A report by the British American Security Information Council said
that private military companies in Iraq have employed Algerian and Israeli
nationals to protect vital Iraqi facilities and help the U.S.-led coalition.
The report said the Middle East nationals have been attracted by salaries of
more than $130,000 a year.
"The lure of higher salaries is causing an exodus of U.S. and British
special forces to PMCs just as these military forces are being asked to play
an increasing role in combating terrorism and helping to conduct
nation-building operations worldwide," the report said. "Competition over
elite troops from private companies is so intense that the U.S. and British
military commanders are formulating new pay, benefits, and educational
incentives to try to retain them."
The report said PMCs have done "reasonably well" in fulfilling their
contracts in Iraq, Middle East Newsline reported. The private security personnel were said to have
demonstrated professionalism and appeared more in tune with local culture
than U.S. military forces.
"PMCs are employing personnel from several countries, not just the
United States," the report, entitled "The Case for a Pragmatic Assessment of
Private Military Companies in Iraq," said. "Contractors from Britain, Nepal,
Chile, Ukraine, Israel, South Africa and Fiji are doing a wide variety of
tasks in Iraq but the common link is helping, in one way or another, to
"Security firms are also believed to be employing veterans
of anti-insurgency conflicts in Colombia and Algeria and former soldiers who
fought in the Russian government's war in Chechnya," the report added.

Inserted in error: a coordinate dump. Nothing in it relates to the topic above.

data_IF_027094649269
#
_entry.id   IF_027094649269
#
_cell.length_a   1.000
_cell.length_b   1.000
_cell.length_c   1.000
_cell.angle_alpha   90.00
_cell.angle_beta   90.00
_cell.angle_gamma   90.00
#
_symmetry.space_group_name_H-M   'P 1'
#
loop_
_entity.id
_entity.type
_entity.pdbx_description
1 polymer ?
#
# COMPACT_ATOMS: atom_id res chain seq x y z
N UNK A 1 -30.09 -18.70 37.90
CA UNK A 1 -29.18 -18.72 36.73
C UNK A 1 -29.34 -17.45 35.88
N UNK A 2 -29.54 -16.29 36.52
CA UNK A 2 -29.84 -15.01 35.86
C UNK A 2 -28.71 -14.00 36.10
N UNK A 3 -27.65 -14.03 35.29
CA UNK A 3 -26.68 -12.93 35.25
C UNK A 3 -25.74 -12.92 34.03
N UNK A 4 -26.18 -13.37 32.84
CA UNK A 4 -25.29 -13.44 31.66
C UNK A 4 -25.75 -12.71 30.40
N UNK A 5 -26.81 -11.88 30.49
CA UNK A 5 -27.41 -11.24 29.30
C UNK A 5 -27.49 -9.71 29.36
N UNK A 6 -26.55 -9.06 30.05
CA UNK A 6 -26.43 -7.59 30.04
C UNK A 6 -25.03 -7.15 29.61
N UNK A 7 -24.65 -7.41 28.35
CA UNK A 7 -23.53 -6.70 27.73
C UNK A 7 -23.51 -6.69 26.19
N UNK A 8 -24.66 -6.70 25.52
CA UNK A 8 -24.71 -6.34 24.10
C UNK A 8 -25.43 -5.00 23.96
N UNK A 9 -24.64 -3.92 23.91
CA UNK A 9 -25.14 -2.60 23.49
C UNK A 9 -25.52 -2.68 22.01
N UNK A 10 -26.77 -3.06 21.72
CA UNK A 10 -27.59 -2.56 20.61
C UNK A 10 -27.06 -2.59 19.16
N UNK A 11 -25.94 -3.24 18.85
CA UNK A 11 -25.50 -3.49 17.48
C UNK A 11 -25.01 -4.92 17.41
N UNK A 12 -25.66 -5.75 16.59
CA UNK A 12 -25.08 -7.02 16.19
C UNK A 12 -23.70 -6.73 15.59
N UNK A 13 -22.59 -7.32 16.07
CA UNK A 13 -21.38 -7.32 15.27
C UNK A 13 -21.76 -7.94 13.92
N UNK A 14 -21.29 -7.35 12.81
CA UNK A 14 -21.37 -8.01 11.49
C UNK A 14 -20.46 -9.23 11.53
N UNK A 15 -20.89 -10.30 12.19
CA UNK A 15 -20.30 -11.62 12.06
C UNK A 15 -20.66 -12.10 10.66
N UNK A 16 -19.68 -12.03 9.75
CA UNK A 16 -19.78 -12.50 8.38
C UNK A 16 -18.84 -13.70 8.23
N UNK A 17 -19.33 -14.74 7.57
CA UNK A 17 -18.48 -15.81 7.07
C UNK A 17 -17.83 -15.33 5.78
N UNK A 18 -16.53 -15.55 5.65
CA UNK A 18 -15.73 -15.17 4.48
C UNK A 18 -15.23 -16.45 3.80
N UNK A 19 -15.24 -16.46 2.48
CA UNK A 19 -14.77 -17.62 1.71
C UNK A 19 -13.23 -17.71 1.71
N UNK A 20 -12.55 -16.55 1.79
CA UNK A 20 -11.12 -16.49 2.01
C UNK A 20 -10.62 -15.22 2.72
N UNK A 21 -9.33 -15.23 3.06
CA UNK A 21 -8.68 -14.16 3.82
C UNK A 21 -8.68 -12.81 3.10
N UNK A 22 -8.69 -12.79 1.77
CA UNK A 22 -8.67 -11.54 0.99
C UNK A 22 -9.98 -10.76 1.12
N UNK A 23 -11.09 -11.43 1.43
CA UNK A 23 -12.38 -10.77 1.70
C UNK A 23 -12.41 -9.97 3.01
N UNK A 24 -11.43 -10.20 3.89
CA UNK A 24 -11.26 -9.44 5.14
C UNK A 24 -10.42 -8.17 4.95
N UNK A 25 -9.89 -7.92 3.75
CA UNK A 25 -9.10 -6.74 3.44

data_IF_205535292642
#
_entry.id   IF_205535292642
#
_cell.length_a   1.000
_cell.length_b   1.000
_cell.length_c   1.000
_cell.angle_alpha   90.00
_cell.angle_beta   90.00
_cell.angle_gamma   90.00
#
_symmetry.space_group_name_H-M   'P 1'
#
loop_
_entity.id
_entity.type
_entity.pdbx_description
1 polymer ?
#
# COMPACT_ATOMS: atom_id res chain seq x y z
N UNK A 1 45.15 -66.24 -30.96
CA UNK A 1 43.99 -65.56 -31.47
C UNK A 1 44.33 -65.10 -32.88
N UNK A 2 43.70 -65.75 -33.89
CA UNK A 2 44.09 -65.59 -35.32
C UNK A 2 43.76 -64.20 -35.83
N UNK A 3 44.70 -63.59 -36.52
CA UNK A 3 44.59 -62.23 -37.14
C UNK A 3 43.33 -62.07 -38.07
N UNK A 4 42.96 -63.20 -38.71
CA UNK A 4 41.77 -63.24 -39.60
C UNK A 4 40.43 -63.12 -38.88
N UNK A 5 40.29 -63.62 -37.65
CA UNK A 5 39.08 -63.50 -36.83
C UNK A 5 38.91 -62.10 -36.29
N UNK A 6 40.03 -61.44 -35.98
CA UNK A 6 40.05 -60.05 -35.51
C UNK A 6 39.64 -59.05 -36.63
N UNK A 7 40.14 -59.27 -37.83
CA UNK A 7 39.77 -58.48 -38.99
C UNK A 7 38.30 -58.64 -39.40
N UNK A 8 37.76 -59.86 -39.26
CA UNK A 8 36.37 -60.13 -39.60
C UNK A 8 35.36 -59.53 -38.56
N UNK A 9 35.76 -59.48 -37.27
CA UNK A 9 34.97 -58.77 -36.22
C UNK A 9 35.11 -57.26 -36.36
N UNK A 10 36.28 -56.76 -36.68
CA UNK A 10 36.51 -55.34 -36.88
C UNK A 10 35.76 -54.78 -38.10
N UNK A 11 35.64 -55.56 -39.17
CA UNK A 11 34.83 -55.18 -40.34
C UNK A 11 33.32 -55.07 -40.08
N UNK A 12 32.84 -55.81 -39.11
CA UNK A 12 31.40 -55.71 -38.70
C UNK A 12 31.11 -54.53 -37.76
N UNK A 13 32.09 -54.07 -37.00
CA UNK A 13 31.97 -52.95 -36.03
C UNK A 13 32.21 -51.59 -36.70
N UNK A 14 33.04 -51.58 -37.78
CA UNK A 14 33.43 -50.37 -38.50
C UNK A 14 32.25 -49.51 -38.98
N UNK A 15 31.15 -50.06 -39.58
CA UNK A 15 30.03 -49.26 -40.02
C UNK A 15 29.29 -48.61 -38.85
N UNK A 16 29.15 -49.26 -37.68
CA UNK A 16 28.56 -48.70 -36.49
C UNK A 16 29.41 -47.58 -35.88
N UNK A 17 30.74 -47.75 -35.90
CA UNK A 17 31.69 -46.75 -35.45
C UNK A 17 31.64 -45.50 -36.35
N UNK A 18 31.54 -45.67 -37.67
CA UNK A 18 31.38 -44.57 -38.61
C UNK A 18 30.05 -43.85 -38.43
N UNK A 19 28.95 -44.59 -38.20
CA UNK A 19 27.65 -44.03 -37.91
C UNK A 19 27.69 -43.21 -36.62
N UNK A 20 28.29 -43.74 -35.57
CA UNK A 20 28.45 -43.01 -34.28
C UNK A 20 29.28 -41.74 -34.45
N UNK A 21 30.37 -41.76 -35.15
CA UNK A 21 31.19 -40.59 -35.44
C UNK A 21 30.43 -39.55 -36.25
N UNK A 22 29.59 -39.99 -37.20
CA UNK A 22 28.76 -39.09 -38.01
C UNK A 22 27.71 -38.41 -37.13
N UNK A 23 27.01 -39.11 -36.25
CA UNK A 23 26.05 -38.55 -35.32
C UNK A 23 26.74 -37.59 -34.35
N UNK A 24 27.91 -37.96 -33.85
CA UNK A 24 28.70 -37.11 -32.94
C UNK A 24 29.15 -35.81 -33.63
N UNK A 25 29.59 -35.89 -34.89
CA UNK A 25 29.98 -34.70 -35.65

The report, released in October 2004, said those hired by private
military contractors in Iraq include members of elite military and security
units. Basic Research said about 6,000 foreigners were believed to be
working as private security personnel in Iraq.
The largest private military contractor in Iraq was identified as the
British firm Global Risk Strategies, with up to 1,200 security personnel. In
second place was Control Risks Group, with 750 people; followed by
Blackwater USA, 600; Triple Canopy, 350; Special Operations
Consulting-Security Management Group, 300; Olive, 265; and DynCorp, 175
personnel. The South African firm Erinys was said to employ 14,000 Iraqi
nationals as guards.
"PMCs do not constitute the second or third largest army in Iraq," the
report said. "They are not coordinated into one cohesive whole, nor do they
engage in offensive operations."
The Middle East nationals who serve as security contractors in Iraq
provide such services as protection for senior civilian officials,
non-military site security and non-military convoy security. The report said
most of the PMCs have been contracted to guard prime contractor employees.
As of September 2004, at least 58 non-Iraqi PMC personnel have been
killed, the report said. This did not include Iraqi personnel working for
Erinys, which reported 21 casualties.
In some cases, the need for trained foreign security personnel has
clashed with the policies of several countries, the report said. PMCs were
said to have hired 1,500 Indian nationals in violation of New Dehli's ban on
travel to Iraq. U.S. military contractors also tried to recruit ex-soldiers
from Pakistan for non-combatant security operations in Iraq.